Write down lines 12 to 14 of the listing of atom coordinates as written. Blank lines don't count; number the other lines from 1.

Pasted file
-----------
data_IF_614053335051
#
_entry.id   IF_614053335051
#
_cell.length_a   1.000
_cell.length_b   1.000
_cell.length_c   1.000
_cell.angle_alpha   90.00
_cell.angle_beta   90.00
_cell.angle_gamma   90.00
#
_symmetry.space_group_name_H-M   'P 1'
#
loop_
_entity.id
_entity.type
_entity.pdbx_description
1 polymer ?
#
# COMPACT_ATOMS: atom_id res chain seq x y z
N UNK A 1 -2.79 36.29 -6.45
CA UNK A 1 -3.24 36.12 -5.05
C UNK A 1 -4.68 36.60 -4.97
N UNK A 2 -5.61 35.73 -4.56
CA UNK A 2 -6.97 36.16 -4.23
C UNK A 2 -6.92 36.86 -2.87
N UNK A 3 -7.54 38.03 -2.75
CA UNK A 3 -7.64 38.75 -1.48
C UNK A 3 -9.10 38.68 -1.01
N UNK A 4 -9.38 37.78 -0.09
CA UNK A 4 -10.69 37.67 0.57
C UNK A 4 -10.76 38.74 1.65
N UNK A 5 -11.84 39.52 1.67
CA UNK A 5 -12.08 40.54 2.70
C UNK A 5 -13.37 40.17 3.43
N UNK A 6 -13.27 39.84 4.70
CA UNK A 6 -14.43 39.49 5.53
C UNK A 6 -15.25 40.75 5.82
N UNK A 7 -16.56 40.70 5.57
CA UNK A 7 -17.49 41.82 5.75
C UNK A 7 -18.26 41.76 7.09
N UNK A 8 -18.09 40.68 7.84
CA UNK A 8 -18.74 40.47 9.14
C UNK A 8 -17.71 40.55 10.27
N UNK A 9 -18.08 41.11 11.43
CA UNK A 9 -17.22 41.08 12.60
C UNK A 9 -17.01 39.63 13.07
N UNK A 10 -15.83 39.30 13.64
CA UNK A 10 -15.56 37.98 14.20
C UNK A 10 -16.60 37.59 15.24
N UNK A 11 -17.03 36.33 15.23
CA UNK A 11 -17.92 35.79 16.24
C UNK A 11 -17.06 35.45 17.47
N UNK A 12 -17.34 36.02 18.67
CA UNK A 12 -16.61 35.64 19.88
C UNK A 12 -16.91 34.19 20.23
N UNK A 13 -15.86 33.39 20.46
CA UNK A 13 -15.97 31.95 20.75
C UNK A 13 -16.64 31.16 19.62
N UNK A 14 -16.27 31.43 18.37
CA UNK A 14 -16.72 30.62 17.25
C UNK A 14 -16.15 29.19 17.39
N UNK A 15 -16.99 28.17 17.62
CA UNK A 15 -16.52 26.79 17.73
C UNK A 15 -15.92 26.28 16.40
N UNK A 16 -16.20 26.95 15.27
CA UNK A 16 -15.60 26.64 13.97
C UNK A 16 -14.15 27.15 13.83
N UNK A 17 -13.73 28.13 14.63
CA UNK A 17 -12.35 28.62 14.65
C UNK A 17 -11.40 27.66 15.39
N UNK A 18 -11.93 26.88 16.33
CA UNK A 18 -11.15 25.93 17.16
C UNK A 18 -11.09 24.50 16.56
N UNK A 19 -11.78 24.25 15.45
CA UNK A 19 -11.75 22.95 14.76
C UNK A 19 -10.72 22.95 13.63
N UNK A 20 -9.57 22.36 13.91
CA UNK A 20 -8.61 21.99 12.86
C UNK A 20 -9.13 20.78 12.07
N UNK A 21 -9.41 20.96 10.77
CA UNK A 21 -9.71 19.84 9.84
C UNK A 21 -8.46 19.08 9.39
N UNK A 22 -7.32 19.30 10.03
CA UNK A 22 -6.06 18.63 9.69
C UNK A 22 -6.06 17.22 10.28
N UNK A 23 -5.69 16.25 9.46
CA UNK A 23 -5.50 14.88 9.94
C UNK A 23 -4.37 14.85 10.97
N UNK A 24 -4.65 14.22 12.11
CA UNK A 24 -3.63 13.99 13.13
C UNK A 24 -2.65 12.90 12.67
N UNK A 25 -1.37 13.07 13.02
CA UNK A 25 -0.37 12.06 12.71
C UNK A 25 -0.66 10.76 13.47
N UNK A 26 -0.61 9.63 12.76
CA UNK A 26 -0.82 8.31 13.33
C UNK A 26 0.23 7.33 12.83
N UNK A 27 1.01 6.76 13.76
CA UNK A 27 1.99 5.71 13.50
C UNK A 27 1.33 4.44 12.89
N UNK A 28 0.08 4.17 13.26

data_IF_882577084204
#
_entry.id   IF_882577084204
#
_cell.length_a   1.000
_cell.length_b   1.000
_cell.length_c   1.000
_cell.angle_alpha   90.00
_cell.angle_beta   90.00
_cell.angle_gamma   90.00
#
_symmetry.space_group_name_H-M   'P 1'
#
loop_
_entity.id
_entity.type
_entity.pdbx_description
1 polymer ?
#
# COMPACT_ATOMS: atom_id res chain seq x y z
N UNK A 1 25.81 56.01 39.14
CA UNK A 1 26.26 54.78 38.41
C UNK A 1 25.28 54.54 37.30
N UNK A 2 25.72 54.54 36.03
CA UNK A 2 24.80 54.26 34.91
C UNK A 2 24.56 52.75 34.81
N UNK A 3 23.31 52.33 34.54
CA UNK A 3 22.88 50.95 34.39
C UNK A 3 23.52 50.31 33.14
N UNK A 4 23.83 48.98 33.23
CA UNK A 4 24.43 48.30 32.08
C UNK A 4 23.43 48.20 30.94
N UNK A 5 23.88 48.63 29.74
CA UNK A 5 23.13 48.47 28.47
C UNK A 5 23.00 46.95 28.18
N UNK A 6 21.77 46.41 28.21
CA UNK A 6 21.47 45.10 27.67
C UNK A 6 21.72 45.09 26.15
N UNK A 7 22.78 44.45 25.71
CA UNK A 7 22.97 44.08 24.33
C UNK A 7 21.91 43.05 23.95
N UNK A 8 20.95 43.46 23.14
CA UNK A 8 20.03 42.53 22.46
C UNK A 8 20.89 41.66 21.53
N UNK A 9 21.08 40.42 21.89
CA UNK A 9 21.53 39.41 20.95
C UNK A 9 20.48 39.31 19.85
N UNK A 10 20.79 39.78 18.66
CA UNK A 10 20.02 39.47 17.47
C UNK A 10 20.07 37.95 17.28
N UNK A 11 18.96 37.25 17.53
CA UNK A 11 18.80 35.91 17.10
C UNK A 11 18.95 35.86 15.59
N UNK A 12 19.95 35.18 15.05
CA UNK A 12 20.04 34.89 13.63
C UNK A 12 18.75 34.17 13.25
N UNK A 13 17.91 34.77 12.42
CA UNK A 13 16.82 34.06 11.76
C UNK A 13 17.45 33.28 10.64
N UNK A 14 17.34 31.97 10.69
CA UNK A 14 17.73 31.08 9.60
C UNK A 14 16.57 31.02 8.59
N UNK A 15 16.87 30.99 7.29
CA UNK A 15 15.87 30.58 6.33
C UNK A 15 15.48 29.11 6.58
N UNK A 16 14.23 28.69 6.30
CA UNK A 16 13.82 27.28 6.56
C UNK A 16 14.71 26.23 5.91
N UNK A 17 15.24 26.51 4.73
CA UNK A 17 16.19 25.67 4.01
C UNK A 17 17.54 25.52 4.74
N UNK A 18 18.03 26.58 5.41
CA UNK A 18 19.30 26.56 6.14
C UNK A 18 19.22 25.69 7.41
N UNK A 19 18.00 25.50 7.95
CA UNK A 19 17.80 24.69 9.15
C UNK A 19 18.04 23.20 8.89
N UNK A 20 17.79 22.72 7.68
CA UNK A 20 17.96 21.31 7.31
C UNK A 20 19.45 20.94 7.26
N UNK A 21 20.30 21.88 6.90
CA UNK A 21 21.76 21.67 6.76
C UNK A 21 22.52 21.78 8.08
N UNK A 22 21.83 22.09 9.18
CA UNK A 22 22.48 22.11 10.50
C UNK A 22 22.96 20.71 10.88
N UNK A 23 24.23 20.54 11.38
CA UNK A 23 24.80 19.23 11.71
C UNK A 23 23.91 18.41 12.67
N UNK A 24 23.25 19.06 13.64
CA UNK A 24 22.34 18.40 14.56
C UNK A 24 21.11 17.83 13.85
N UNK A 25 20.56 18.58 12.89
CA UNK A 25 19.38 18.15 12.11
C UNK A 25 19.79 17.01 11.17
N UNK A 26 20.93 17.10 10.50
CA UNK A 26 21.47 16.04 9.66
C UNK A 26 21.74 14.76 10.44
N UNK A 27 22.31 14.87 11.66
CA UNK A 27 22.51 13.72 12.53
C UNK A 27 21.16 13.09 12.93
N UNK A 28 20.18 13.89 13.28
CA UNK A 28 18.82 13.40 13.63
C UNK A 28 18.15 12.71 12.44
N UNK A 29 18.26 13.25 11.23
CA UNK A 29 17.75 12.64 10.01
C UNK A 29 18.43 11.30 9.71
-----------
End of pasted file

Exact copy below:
_symmetry.space_group_name_H-M   'P 1'
#
loop_